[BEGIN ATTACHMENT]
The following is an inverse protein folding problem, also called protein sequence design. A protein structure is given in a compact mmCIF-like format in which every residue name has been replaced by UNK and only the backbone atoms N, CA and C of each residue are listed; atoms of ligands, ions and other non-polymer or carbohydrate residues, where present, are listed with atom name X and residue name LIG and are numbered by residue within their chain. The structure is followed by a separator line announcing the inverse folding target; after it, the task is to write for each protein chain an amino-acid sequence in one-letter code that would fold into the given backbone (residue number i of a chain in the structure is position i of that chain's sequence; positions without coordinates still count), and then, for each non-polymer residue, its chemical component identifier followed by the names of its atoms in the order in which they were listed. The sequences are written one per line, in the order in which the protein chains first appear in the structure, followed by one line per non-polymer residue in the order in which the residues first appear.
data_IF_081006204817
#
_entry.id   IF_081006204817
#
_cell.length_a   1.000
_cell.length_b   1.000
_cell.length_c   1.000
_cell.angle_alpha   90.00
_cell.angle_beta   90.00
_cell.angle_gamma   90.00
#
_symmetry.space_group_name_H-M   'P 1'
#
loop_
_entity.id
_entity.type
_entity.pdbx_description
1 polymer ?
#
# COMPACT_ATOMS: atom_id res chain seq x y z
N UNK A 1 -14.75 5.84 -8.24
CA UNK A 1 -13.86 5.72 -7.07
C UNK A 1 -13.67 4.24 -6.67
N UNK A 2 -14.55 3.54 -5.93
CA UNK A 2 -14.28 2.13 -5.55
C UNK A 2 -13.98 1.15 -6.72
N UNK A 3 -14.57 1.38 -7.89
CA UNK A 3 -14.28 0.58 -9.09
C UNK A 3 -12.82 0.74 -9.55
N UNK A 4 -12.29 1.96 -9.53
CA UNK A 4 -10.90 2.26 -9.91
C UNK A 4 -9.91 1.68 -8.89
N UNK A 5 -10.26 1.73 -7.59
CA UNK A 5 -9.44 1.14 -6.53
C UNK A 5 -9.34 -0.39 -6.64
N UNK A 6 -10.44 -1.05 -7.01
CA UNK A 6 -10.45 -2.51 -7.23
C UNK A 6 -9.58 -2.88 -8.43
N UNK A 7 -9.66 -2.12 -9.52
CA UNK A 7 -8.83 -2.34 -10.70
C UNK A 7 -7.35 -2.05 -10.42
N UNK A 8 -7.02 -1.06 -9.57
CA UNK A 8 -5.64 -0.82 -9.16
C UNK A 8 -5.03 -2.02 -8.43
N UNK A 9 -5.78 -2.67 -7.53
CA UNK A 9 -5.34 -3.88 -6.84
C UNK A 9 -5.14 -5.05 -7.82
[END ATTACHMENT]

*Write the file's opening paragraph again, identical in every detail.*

The following is an inverse protein folding problem, also called protein sequence design. A protein structure is given in a compact mmCIF-like format in which every residue name has been replaced by UNK and only the backbone atoms N, CA and C of each residue are listed; atoms of ligands, ions and other non-polymer or carbohydrate residues, where present, are listed with atom name X and residue name LIG and are numbered by residue within their chain. The structure is followed by a separator line announcing the inverse folding target; after it, the task is to write for each protein chain an amino-acid sequence in one-letter code that would fold into the given backbone (residue number i of a chain in the structure is position i of that chain's sequence; positions without coordinates still count), and then, for each non-polymer residue, its chemical component identifier followed by the names of its atoms in the order in which they were listed. The sequences are written one per line, in the order in which the protein chains first appear in the structure, followed by one line per non-polymer residue in the order in which the residues first appear.